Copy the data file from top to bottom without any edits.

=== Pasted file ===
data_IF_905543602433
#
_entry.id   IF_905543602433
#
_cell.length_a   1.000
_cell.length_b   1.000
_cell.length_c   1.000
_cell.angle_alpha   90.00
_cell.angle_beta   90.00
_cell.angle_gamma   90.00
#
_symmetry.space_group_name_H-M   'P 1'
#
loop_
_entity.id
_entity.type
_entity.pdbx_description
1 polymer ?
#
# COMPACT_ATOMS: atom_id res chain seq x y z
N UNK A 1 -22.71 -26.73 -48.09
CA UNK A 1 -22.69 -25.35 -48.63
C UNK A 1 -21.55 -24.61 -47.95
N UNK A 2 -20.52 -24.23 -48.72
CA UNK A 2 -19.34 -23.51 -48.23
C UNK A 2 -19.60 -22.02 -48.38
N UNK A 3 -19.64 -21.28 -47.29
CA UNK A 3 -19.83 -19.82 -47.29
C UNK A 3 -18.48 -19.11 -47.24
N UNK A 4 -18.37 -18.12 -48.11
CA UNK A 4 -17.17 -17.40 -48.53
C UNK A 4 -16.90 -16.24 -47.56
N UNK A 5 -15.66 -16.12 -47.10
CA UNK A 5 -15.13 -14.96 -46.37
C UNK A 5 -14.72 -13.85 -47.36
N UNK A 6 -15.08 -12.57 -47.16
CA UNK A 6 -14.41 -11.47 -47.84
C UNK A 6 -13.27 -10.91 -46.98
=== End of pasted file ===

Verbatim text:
data_IF_905543602433
#
_entry.id   IF_905543602433
#
_cell.length_a   1.000
_cell.length_b   1.000
_cell.length_c   1.000
_cell.angle_alpha   90.00
_cell.angle_beta   90.00
_cell.angle_gamma   90.00
#
_symmetry.space_group_name_H-M   'P 1'
#
loop_
_entity.id
_entity.type
_entity.pdbx_description
1 polymer ?
#
# COMPACT_ATOMS: atom_id res chain seq x y z
N UNK A 1 -22.71 -26.73 -48.09
CA UNK A 1 -22.69 -25.35 -48.63
C UNK A 1 -21.55 -24.61 -47.95
N UNK A 2 -20.52 -24.23 -48.72
CA UNK A 2 -19.34 -23.51 -48.23
C UNK A 2 -19.60 -22.02 -48.38
N UNK A 3 -19.64 -21.28 -47.29
CA UNK A 3 -19.83 -19.82 -47.29
C UNK A 3 -18.48 -19.11 -47.24
N UNK A 4 -18.37 -18.12 -48.11
CA UNK A 4 -17.17 -17.40 -48.53
C UNK A 4 -16.90 -16.24 -47.56
N UNK A 5 -15.66 -16.12 -47.10
CA UNK A 5 -15.13 -14.96 -46.37
C UNK A 5 -14.72 -13.85 -47.36
N UNK A 6 -15.08 -12.57 -47.16
CA UNK A 6 -14.41 -11.47 -47.84
C UNK A 6 -13.27 -10.91 -46.98